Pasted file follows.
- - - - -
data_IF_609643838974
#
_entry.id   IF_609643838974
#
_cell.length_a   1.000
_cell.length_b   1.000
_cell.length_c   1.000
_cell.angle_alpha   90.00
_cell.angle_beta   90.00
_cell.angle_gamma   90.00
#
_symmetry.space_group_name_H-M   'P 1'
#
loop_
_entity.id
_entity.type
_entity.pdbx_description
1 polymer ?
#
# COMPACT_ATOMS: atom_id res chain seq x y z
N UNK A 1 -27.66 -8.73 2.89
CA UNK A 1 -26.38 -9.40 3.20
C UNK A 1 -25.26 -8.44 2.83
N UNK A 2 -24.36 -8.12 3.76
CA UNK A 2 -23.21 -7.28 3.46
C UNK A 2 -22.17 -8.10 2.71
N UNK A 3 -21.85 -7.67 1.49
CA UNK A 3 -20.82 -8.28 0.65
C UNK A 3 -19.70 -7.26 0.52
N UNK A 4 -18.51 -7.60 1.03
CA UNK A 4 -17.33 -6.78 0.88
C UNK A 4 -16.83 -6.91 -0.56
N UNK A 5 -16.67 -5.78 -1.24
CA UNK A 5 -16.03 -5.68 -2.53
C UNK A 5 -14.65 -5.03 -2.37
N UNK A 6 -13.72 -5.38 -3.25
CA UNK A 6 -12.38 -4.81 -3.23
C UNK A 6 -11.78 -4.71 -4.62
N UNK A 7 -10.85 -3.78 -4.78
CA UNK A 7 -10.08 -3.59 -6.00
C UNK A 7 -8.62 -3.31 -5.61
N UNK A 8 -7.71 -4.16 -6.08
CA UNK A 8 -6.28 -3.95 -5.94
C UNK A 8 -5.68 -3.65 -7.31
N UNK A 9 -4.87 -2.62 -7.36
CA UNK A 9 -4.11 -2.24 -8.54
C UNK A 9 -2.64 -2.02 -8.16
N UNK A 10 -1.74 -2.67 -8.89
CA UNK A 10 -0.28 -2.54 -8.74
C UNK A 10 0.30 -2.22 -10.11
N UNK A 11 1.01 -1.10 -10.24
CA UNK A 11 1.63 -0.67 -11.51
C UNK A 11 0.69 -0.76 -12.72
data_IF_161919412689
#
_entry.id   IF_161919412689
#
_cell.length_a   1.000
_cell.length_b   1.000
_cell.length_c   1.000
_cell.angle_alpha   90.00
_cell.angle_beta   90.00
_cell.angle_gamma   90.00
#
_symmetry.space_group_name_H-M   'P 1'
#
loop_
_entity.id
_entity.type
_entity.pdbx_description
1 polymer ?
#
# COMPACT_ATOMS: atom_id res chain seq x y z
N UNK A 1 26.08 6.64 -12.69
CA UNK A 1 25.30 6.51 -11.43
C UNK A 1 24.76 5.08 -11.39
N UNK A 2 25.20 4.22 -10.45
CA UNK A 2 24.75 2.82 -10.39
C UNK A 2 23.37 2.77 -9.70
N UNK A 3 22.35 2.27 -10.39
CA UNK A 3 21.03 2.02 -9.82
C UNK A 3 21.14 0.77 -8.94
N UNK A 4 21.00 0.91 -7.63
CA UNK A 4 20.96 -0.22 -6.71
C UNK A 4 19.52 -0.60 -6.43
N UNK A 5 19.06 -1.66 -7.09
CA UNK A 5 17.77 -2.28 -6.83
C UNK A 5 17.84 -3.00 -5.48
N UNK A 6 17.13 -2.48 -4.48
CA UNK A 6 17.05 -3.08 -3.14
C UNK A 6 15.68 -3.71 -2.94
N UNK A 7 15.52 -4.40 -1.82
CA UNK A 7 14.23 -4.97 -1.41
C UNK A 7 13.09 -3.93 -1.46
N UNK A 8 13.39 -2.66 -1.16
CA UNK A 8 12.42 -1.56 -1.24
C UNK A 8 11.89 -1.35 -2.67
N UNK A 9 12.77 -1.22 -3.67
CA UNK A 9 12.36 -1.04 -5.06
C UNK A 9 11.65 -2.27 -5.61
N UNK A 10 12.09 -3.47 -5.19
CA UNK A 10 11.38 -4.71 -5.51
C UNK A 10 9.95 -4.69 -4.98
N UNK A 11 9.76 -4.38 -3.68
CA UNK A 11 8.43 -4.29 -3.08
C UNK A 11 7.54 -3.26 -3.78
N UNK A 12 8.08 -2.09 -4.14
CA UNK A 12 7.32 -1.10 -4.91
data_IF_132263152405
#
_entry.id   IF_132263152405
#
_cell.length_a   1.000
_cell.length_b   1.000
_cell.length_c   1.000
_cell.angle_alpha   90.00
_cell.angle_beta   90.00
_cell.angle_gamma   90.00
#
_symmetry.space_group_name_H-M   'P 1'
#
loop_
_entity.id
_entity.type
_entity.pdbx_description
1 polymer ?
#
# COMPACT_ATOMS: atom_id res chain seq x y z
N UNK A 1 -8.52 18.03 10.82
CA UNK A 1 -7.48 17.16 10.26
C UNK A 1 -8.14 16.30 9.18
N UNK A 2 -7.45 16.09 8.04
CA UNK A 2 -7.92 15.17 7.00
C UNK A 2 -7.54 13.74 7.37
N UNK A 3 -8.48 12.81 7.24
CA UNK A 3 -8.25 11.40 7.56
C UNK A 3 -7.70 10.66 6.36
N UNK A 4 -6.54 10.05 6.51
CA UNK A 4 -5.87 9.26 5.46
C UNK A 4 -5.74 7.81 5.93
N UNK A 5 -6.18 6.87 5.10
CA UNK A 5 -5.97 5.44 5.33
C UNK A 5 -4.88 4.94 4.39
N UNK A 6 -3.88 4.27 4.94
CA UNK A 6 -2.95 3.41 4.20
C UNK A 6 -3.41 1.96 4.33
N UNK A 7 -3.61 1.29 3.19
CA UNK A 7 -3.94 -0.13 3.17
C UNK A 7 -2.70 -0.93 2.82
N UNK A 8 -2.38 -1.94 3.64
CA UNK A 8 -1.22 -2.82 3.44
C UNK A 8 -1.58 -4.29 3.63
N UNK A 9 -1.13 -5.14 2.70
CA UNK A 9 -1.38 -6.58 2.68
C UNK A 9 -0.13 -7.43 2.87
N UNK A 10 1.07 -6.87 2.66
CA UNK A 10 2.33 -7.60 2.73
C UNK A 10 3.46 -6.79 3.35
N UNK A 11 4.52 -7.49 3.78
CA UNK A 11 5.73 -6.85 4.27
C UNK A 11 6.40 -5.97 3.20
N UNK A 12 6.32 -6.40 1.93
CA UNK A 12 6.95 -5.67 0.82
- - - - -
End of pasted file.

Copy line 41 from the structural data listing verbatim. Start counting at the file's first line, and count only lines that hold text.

C UNK A 7 -8.62 -3.31 -5.61